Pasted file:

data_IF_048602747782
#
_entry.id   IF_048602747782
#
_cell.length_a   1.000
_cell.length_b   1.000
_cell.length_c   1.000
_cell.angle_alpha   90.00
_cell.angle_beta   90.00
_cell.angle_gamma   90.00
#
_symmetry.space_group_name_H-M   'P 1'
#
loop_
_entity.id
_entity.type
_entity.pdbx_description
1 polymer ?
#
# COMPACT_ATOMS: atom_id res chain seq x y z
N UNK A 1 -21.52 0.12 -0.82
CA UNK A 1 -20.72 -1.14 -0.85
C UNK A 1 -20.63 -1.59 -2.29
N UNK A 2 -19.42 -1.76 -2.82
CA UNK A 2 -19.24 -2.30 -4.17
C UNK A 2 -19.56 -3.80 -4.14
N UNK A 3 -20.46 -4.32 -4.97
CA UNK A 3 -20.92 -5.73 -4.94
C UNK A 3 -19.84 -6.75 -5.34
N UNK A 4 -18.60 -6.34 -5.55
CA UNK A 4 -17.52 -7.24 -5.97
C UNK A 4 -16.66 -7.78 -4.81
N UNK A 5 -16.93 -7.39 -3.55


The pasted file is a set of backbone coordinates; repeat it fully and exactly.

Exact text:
data_IF_048602747782
#
_entry.id   IF_048602747782
#
_cell.length_a   1.000
_cell.length_b   1.000
_cell.length_c   1.000
_cell.angle_alpha   90.00
_cell.angle_beta   90.00
_cell.angle_gamma   90.00
#
_symmetry.space_group_name_H-M   'P 1'
#
loop_
_entity.id
_entity.type
_entity.pdbx_description
1 polymer ?
#
# COMPACT_ATOMS: atom_id res chain seq x y z
N UNK A 1 -21.52 0.12 -0.82
CA UNK A 1 -20.72 -1.14 -0.85
C UNK A 1 -20.63 -1.59 -2.29
N UNK A 2 -19.42 -1.76 -2.82
CA UNK A 2 -19.24 -2.30 -4.17
C UNK A 2 -19.56 -3.80 -4.14
N UNK A 3 -20.46 -4.32 -4.97
CA UNK A 3 -20.92 -5.73 -4.94
C UNK A 3 -19.84 -6.75 -5.34
N UNK A 4 -18.60 -6.34 -5.55
CA UNK A 4 -17.52 -7.24 -5.97
C UNK A 4 -16.66 -7.78 -4.81
N UNK A 5 -16.93 -7.39 -3.55